At this point in the evolution of digital assets, it is clear that Bitcoin is a digital commodity and that the majority of other cryptocurrencies are digital securities. Digital commodities do not pass the Howey test, whereas digital securities do. The inclusion of these two categories in a linear arrangement based on market capitalization is misleading and predatory.
For a new entrant in the digital asset ecosystem, assuming they haven’t taken the time to study and understand the fundamental difference between digital commodities and digital assets, they find exchanges listing the entirety of these assets based on market capitalization and, without realizing it, they associate them as alternative assets competing in the same space. They are not.
A security, according to the Howey test, is an entity that involves the investment of money in a common enterprise with a reasonable expectation of profits derived from the efforts of others. Most cryptocurrencies pass this test and should be registered as securities with adequate investor protection. Bitcoin fails this test and is thus classified as a digital commodity.
For instance, FTX had issued a security token called FTT through which investors could profit from the exchange’s activities. Because the exchange was largely unregistered and unregulated, it provided fertile ground for the leadership to misappropriate client funds, resulting in the crash and massive losses for investors trading on the platform. This would not have happened if this entity had been fully registered, regulated, and audited on a regular basis.
Price-tracking websites for crypto assets, such as Coinmarketcap and Coingecko, frequently list digital assets in a single column, ordered by market capitalization. The assets are also listed in the same way on exchanges. Even media companies reporting on digital assets, which are frequently listed in order of market capitalization, have adopted this practice. This gives the impression that they belong to the same category.
When compared to traditional financial market participants such as Forex brokers and banks, different asset classes are distinguished before being listed for public display. Consider looking at stock prices based on market capitalization and your broker sneaks in a bond. Wouldn’t you feel duped? Yes, they are both investment products, but bonds should be listed separately to differentiate between the two.
Digital asset wallets are also major perpetrators of this deception. They list the coins they support on a linear scale based on market capitalization or popularity, without distinguishing between digital commodities and digital securities. Their users are duped by this association trickery.
When the media reports on the performance of traditional investment assets, they clearly distinguish between them. They frequently report on stocks, indices, bonds, commodities, and so on. When it comes to digital assets, however, they overlook the fact that they, too, have fundamental differences that should be separated for accurate reporting.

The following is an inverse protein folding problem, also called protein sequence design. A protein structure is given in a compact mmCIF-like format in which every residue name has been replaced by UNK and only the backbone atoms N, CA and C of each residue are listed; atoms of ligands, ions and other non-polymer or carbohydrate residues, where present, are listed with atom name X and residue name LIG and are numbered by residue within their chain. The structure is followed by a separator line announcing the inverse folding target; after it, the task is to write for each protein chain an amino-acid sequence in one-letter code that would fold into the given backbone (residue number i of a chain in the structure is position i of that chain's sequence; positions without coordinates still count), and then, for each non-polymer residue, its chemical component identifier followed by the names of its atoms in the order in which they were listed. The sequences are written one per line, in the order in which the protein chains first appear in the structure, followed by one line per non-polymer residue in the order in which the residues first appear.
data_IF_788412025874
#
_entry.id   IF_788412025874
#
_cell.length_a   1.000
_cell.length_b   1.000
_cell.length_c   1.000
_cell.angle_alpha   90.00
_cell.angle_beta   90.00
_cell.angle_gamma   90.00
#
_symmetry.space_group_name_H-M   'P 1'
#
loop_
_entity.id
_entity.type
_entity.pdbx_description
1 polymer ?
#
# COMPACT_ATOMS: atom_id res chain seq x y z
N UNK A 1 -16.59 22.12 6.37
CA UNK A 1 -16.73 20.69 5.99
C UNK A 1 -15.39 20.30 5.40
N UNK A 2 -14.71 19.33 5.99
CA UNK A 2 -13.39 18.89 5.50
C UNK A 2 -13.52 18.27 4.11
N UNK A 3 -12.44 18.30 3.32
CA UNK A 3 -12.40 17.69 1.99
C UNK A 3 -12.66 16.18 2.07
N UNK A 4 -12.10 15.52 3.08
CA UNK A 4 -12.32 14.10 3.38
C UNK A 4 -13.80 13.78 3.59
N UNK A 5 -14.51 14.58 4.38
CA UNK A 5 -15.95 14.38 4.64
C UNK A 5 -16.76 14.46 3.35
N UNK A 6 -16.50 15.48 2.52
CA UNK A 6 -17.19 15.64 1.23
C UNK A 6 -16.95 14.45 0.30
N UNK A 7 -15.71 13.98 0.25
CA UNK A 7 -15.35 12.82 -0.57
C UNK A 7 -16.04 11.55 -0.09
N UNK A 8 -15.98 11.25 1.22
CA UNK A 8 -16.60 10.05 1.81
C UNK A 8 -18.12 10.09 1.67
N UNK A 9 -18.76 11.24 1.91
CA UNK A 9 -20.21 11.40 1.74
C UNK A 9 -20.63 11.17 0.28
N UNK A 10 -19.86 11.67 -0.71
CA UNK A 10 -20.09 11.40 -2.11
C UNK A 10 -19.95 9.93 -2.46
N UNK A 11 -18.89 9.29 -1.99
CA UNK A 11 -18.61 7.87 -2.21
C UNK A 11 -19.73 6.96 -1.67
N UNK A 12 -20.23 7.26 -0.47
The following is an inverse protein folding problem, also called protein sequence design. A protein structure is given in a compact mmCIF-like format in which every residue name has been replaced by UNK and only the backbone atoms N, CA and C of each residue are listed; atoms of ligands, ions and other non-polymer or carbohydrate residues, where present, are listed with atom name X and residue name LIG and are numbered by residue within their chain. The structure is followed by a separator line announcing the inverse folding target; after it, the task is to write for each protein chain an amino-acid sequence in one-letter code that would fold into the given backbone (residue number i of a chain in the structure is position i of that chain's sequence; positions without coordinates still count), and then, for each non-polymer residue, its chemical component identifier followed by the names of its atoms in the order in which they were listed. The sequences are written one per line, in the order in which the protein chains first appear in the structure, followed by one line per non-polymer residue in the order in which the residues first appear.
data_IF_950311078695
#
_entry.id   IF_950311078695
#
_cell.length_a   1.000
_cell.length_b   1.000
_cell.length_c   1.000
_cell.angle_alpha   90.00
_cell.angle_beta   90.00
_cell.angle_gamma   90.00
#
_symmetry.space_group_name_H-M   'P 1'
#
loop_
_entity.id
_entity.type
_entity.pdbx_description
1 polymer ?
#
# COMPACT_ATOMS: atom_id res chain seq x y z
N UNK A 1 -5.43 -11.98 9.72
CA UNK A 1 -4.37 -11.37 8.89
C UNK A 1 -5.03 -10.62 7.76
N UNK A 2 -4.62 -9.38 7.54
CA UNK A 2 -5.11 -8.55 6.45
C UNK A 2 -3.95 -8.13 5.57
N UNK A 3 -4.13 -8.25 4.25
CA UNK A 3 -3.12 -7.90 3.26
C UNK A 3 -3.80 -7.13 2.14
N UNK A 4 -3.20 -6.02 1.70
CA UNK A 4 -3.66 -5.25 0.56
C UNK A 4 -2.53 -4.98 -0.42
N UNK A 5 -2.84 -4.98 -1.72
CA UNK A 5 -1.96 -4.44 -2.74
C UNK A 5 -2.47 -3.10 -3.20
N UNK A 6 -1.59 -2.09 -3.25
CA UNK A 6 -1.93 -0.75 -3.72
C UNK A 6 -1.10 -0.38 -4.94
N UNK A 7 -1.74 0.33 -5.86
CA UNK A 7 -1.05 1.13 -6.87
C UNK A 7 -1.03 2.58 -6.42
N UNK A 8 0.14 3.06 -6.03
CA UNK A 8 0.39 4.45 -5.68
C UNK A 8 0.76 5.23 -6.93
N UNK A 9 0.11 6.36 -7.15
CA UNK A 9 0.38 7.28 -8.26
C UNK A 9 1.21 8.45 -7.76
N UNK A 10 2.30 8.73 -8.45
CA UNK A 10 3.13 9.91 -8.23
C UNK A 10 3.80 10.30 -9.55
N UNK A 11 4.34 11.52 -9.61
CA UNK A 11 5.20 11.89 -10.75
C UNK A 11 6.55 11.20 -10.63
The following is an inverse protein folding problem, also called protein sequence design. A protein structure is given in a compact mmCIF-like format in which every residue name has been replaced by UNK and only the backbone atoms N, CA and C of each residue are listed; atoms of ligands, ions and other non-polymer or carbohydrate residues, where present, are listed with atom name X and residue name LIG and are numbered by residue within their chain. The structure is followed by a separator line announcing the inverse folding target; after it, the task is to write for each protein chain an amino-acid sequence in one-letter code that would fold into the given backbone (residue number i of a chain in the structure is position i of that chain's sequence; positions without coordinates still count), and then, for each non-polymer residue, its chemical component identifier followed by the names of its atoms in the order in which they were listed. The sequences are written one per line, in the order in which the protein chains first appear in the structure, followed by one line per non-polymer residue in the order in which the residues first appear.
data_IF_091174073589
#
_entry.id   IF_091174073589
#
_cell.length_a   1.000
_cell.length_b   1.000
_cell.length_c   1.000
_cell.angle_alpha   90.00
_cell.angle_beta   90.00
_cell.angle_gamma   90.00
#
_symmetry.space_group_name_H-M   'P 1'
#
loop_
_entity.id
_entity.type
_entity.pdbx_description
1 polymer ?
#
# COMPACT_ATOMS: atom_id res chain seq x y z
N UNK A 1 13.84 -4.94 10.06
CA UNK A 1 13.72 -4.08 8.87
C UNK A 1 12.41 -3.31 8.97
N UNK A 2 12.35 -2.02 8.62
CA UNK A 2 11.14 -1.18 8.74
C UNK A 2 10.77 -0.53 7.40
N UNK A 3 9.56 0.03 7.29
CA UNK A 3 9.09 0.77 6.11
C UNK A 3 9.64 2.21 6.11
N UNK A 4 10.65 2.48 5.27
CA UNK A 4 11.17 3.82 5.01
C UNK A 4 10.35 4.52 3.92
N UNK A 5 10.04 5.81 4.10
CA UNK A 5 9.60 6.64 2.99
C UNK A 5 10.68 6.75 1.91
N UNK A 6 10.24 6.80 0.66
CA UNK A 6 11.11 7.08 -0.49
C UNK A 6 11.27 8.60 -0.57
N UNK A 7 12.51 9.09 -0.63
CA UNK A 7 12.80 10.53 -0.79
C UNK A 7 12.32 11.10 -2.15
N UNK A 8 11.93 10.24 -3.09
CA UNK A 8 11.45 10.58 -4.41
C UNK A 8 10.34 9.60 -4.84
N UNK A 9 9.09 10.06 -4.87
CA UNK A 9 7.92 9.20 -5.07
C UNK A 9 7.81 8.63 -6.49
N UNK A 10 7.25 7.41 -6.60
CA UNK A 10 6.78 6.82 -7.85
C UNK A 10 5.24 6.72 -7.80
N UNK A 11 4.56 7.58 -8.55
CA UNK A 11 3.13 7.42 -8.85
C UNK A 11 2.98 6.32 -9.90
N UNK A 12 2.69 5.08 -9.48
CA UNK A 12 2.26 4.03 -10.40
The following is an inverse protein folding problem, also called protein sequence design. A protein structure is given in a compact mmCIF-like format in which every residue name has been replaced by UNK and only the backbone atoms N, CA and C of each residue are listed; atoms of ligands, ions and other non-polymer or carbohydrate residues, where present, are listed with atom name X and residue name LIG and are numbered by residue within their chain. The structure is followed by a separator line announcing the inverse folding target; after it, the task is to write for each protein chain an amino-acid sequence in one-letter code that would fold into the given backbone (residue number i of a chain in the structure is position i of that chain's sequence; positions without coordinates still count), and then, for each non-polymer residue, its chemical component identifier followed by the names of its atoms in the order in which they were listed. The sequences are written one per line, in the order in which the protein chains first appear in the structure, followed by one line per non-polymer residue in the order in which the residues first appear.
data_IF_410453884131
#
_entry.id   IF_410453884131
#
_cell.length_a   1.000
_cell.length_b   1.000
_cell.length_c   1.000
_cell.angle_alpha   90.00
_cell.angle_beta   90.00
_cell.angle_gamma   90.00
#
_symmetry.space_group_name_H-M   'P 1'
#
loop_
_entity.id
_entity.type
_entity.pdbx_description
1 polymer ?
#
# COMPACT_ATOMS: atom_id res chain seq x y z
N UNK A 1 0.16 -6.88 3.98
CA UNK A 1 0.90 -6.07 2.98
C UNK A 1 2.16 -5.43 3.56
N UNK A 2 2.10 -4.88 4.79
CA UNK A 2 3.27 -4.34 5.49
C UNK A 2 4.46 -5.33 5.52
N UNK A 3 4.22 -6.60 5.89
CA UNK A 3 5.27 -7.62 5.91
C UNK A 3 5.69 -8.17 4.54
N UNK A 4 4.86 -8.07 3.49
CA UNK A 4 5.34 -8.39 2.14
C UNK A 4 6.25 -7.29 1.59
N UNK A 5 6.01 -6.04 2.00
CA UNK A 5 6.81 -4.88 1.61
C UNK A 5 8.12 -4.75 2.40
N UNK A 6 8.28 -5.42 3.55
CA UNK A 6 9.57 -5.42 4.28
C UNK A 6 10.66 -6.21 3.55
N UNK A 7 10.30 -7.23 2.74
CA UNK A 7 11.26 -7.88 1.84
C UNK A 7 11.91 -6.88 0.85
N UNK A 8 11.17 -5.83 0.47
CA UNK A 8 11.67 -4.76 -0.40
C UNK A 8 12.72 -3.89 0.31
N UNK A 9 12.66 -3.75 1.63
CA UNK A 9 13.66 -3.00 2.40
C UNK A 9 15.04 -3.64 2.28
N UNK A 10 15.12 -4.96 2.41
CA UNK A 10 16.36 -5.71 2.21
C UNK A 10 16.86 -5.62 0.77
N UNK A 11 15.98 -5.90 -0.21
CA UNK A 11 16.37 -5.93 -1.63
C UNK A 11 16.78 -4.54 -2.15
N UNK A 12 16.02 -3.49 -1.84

Commodities such as gold, bitcoin, and oil are not investments. You instead speculate on their prices or use them to satisfy a need. When it comes to securities, such as stocks, exchange-traded funds, and cryptocurrencies, you invest with the expectation of profiting from the efforts of others.
When exchanges list digital assets in one line without categorizing them, a user is led to believe they are all in the same category. A person looking for a digital asset to securely store value may subconsciously choose a centralized crypto from an exchange without realizing the vast benefits they would otherwise receive by choosing Bitcoin. The user would have a better chance of making an informed decision if the exchange had a separate list with proper labels indicating that this column is for digital securities and that the other is for digital commodities.
Because the goal of centralized exchanges is profit, they all want users to trade and hold their native tokens. In this regard, they are not incentivized to distinguish between digital securities and digital commodities. If an exchange has a native token, that token is considered a security and is subject to the risks associated with its own books. When the books are bad, the token holder frequently loses. This strengthens the case for exchanges to provide accurate risk disclosures for all assets they offer.
A digital commodity such as Bitcoin should be categorized as a commodity in the money category. On the other hand, cryptocurrencies that pass the Howey test should be categorized as security tokens under the category of digital shares.
With the losses that people have experienced when trading digital securities with an associative nature alongside digital commodities, it is critical that this distinguishing feature be implemented in all digital asset platforms. This will assist in avoiding the events that occurred in FTX, Celsius